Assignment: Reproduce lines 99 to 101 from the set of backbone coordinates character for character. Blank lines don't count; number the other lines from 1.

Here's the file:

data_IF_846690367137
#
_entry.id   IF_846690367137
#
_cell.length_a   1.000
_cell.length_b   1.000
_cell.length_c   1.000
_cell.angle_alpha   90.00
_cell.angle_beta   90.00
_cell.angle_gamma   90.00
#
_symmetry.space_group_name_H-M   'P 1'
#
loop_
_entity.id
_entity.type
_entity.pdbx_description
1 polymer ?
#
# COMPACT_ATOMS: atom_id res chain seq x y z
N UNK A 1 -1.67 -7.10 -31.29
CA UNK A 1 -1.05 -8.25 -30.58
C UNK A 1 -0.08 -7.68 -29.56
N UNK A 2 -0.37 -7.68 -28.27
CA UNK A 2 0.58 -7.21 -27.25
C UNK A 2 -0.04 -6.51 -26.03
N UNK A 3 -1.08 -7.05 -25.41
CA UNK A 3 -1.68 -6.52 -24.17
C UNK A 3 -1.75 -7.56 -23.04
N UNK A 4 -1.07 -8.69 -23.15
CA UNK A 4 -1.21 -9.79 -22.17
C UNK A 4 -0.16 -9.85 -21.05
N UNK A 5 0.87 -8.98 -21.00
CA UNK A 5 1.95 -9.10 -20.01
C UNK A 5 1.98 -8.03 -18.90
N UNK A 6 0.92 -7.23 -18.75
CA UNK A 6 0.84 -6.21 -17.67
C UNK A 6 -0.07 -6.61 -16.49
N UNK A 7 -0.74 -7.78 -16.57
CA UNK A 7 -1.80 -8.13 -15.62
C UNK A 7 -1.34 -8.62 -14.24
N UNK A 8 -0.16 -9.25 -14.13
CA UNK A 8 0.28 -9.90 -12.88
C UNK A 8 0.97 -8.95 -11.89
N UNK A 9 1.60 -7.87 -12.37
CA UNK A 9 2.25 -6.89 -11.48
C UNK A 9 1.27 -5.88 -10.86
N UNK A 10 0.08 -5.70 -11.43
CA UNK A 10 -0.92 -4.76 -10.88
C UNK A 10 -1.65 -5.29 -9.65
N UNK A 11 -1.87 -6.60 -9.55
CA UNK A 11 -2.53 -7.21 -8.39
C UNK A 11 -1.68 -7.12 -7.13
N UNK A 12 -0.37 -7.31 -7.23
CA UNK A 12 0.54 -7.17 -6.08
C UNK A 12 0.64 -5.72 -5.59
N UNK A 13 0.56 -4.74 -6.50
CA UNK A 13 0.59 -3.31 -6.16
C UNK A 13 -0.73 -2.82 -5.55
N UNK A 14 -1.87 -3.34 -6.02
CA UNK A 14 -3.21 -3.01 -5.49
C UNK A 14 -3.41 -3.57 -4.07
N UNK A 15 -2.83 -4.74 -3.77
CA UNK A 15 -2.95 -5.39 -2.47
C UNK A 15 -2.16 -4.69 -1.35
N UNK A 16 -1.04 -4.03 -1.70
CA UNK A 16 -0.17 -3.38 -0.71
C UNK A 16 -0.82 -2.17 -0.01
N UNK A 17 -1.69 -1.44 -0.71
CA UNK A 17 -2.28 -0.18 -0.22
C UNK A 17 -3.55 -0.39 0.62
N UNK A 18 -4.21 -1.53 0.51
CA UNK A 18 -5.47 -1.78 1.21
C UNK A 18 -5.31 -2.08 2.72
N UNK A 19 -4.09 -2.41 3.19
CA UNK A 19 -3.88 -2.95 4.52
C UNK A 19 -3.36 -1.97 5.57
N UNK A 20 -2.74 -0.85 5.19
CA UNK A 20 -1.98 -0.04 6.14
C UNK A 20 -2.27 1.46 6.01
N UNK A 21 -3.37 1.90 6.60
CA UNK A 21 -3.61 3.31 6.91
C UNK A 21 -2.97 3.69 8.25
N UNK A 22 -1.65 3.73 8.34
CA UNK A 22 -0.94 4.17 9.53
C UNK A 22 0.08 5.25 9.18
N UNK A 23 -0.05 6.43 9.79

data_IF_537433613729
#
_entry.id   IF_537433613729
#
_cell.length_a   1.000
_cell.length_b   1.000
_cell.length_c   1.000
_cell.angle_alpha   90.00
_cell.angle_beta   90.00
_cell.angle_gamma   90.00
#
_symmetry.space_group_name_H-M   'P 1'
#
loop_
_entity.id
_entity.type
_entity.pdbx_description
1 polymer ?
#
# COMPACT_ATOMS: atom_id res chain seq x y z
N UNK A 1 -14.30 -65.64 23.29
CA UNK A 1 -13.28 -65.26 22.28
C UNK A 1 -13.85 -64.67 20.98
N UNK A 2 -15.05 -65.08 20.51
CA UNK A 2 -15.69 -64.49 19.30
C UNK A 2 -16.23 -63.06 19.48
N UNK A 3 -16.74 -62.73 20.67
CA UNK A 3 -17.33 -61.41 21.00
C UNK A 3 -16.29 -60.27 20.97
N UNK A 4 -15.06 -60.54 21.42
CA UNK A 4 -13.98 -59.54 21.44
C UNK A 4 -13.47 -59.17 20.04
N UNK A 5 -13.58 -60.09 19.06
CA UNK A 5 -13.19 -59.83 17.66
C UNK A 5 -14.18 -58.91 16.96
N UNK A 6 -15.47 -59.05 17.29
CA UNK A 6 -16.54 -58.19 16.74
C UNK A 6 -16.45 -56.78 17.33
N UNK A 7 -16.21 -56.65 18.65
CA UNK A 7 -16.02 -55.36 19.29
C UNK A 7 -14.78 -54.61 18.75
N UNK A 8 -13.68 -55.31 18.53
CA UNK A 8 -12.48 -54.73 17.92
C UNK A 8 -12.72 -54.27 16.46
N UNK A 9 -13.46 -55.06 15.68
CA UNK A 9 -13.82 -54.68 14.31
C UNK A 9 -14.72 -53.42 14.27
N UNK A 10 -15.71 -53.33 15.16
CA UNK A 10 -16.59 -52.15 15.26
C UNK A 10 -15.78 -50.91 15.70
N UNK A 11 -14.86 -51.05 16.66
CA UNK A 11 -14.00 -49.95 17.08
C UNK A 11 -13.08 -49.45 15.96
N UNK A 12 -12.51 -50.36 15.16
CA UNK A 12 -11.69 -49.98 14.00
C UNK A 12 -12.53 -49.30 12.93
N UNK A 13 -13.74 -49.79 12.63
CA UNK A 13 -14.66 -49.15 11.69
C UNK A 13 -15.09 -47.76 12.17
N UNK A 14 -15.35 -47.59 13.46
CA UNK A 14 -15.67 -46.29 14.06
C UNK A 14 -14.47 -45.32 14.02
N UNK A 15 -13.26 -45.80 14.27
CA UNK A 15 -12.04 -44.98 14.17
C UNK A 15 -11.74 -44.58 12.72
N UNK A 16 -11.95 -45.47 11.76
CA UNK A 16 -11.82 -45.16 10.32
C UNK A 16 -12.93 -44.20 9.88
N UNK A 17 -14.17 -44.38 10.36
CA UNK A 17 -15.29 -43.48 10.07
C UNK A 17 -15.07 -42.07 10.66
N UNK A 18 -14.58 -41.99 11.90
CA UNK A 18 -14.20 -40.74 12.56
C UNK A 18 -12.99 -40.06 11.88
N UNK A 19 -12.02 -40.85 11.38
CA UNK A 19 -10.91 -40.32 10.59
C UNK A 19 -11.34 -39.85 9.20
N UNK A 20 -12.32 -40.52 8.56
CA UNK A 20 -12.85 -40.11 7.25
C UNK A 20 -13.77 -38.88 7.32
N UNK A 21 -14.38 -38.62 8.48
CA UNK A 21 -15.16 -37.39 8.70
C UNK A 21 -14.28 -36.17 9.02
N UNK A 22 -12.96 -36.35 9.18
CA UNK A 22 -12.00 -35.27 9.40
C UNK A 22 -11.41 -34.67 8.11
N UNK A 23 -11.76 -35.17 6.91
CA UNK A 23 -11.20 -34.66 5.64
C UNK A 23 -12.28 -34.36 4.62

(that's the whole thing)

_symmetry.space_group_name_H-M   'P 1'
#
loop_